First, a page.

A beautiful, passionate woman, Nadezhda grew restless in her marriage and became involved with her husband's young secretary, Aleksandr Iolshin. While Karl remained unaware of the affair, their older children knew that their youngest sister, Liudmila , known as "Milochka," had a different father. When Milochka was four years old, one of the children revealed Nadezhda's transgression to Karl, and family legend has it that in response he suffered the fatal heart attack that killed him at age 46.
Left a wealthy widow, Nadezhda von Meck was nevertheless unprepared for her husband's untimely death. She became a recluse, and except for doting on her children, showed little interest in anything except music. She already employed a cellist to accompany her at playing the piano, and she soon hired a violinist, Iosif Kotek, to live with the family. Music was a commonplace and relatively inexpensive form of home entertainment for the wealthy. It was not unusual, in this preelectronic era, for Russians to hire musicians and composers to provide occasional music in their households. Kotek, a former pupil of Tchaikovsky, adored his teacher's music. It was he who suggested that von Meck commission Tchaikovsky to compose pieces especially written for piano and violin. Tchaikovsky agreed, and in late 1876 he and von Meck began to correspond.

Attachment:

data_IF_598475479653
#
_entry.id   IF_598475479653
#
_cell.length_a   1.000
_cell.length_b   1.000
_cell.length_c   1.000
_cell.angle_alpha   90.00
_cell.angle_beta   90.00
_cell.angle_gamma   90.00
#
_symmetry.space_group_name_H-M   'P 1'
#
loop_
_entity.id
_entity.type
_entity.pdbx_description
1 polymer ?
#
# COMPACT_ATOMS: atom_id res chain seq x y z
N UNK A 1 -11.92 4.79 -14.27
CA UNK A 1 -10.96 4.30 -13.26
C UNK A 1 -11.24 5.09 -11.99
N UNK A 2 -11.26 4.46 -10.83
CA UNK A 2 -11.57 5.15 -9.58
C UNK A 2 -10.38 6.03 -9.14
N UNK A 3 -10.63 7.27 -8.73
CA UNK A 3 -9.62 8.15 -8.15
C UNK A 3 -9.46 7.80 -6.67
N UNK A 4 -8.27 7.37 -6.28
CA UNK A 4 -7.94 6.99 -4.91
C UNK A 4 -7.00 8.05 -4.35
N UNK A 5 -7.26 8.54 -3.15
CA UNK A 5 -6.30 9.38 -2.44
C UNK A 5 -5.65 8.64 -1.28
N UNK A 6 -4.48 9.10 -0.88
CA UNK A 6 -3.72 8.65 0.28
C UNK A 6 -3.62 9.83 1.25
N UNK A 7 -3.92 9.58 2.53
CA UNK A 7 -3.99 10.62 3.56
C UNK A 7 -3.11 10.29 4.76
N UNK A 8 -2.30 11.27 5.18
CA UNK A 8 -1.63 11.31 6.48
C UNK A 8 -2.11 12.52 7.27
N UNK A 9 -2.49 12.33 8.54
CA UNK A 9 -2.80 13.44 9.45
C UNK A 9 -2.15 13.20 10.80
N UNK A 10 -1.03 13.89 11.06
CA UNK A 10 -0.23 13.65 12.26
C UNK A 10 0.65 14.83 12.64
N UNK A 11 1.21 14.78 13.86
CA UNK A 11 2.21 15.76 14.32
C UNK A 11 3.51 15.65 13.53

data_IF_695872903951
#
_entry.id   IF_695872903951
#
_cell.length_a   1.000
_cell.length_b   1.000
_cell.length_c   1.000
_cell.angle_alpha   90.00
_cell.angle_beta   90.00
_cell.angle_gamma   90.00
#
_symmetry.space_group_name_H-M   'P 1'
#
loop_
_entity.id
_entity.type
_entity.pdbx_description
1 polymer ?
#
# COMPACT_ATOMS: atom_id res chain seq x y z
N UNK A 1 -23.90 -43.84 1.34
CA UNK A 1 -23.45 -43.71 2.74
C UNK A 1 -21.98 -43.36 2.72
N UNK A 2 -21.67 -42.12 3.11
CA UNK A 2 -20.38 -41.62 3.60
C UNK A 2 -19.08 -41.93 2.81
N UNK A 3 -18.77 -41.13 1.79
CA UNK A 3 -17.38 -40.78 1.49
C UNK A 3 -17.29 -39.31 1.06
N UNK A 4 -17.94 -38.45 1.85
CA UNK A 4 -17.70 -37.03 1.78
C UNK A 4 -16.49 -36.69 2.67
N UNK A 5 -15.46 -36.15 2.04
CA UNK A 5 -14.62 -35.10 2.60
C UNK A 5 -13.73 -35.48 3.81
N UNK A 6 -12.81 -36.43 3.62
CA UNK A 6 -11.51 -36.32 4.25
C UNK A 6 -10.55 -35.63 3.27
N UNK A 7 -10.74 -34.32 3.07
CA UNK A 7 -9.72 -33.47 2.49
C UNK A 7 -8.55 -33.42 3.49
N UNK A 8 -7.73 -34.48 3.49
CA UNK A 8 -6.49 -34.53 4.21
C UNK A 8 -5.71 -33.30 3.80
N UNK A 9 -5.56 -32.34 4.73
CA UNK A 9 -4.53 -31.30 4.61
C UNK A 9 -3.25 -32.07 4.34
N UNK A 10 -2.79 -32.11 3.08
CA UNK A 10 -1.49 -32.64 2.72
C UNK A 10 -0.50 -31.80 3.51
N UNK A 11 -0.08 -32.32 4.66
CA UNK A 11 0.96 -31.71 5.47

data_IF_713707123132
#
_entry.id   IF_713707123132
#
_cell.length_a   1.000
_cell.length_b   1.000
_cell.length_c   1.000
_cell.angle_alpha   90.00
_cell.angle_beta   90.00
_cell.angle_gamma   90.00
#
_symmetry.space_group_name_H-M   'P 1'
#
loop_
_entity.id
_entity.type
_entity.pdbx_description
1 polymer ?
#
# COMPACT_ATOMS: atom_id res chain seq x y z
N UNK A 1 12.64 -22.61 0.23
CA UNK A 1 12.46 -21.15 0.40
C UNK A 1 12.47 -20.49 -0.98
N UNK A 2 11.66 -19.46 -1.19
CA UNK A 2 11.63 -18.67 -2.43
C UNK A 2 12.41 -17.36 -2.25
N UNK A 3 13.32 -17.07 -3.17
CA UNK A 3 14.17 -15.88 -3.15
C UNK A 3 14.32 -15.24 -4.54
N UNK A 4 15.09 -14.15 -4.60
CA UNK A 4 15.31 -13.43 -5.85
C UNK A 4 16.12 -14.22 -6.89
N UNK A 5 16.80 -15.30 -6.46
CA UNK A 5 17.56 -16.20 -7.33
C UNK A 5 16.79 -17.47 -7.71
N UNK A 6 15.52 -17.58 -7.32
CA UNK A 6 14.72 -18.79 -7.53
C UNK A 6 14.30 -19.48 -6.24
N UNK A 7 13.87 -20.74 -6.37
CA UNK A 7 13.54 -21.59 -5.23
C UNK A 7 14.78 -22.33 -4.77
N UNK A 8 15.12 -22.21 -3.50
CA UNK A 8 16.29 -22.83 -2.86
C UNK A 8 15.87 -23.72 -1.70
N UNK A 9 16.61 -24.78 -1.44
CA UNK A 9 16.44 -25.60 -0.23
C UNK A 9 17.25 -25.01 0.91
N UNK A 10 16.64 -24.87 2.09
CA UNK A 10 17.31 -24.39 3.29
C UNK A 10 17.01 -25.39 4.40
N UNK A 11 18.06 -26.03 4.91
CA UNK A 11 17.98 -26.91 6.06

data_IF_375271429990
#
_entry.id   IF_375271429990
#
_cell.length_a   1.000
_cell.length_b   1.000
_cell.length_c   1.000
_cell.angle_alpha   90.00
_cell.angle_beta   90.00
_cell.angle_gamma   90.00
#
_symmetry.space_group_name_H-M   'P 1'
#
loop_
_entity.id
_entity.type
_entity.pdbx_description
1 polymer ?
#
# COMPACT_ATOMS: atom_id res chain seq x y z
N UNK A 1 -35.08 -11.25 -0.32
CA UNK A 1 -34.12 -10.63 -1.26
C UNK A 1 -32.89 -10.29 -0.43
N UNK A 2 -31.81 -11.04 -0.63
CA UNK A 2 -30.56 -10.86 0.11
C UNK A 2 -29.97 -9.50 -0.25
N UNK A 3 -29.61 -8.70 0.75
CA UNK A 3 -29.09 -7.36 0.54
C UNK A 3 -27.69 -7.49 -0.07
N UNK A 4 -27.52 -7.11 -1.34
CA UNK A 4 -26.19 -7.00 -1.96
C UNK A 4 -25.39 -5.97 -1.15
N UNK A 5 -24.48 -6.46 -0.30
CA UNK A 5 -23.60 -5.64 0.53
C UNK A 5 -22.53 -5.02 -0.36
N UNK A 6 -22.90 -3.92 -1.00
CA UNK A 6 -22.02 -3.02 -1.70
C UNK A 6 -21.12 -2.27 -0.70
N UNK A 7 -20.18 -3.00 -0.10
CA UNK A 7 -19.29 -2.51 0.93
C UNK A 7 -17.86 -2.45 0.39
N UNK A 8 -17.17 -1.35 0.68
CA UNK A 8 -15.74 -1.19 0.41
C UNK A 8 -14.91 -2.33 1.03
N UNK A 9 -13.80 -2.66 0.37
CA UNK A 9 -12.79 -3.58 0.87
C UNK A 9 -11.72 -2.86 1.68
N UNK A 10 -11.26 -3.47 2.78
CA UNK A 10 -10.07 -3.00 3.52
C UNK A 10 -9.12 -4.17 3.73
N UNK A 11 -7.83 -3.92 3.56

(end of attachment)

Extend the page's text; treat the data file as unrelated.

You are the only person in the world from whom I am not ashamed to ask for money. In the first place, you are very kind and generous; secondly, you are wealthy. I should like to place all my debts in the hands of a single magnanimous creditor by whom I should be freed from the clutches of moneylenders.
—Peter Ilyich Tchaikovsky to Nadezhda von Meck
Peter Ilyich Tchaikovsky had been born into a family that had served Russia's tsars for several generations, mostly as army officers. His uncle and namesake had fought against Napoleon's troops when they invaded Russia in 1812. His father Ilya, a mining engineer of prominence in the mining town of Votkinsk, had many serfs and a hundred cossacks at his disposal. As an important civil servant, the elder Tchaikovsky could provide for his large family, and he married three times, losing his first two wives to illness and death. Tchaikovsky's mother Alexandra gave birth to six children, adding to the two by the first marriage. Tchaikovsky was 14 when his mother died, and he mourned her passing all his life. His father's third wife had no children, but Peter maintained lifelong attachments to all his siblings.
Tchaikovsky showed an early interest in music and began to study the piano at a young age. When his father retired and moved the family to St. Petersburg, Tchaikovsky obtained a law degree and a position at the Ministry of Justice. He was handsome and charming and created a brilliant social life on the fringe of high society, but he was dissatisfied with the practice of law. When he resigned from the ministry to devote himself entirely to music, he imposed an economic hardship on a family fortune that had never been large. At first he earned money giving piano lessons and accompanying singers. At age 26, he became a professor of harmony at the Moscow Conservatoire, where he composed his first three symphonies, his first Piano Concerto, three operas, the tone poem Romeo and Juliet, and the ballet Swan Lake. He was on the brink of fame but still struggling economically when Iosif Kotek contacted him about writing music for Nadezhda von Meck.